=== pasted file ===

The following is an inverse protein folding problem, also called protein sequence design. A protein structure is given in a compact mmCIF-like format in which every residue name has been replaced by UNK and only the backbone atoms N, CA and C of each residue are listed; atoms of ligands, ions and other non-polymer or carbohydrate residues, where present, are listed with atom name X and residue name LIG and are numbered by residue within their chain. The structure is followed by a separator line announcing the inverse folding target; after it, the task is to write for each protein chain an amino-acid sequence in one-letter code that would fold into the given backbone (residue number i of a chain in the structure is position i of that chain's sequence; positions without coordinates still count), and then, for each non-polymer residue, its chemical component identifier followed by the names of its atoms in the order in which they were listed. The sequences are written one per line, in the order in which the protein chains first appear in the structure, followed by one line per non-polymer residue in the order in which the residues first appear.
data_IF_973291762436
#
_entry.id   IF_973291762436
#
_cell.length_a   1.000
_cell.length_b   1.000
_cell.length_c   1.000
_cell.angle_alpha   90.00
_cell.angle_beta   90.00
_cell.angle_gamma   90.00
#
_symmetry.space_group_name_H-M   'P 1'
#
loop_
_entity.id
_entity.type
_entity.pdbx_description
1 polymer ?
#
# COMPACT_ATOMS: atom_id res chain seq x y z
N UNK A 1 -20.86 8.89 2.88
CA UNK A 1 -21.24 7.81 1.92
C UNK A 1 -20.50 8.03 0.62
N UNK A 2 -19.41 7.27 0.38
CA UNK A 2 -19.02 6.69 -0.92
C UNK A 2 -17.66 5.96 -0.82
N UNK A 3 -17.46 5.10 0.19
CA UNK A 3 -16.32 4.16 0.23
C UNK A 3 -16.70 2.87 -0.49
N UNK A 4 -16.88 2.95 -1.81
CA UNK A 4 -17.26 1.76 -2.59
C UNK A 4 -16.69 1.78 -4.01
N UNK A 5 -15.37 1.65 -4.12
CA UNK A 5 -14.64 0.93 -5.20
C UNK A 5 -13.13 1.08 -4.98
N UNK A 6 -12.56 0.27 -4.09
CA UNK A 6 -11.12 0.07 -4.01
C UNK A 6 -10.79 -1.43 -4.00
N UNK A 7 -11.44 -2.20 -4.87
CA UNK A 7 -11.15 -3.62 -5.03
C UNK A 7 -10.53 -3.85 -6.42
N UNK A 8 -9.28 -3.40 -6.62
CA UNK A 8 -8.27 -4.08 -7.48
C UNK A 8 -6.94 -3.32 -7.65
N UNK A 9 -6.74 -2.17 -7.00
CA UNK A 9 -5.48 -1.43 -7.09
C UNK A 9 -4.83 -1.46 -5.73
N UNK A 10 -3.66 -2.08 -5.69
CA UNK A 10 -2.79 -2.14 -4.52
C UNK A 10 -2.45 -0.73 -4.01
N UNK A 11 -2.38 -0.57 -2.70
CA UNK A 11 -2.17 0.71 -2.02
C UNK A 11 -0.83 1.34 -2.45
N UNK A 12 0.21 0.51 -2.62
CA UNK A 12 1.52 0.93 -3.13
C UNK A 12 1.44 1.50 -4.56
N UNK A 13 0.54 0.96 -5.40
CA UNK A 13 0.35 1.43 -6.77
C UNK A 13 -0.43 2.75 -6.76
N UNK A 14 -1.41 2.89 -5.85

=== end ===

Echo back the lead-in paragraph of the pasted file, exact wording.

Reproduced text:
The following is an inverse protein folding problem, also called protein sequence design. A protein structure is given in a compact mmCIF-like format in which every residue name has been replaced by UNK and only the backbone atoms N, CA and C of each residue are listed; atoms of ligands, ions and other non-polymer or carbohydrate residues, where present, are listed with atom name X and residue name LIG and are numbered by residue within their chain. The structure is followed by a separator line announcing the inverse folding target; after it, the task is to write for each protein chain an amino-acid sequence in one-letter code that would fold into the given backbone (residue number i of a chain in the structure is position i of that chain's sequence; positions without coordinates still count), and then, for each non-polymer residue, its chemical component identifier followed by the names of its atoms in the order in which they were listed. The sequences are written one per line, in the order in which the protein chains first appear in the structure, followed by one line per non-polymer residue in the order in which the residues first appear.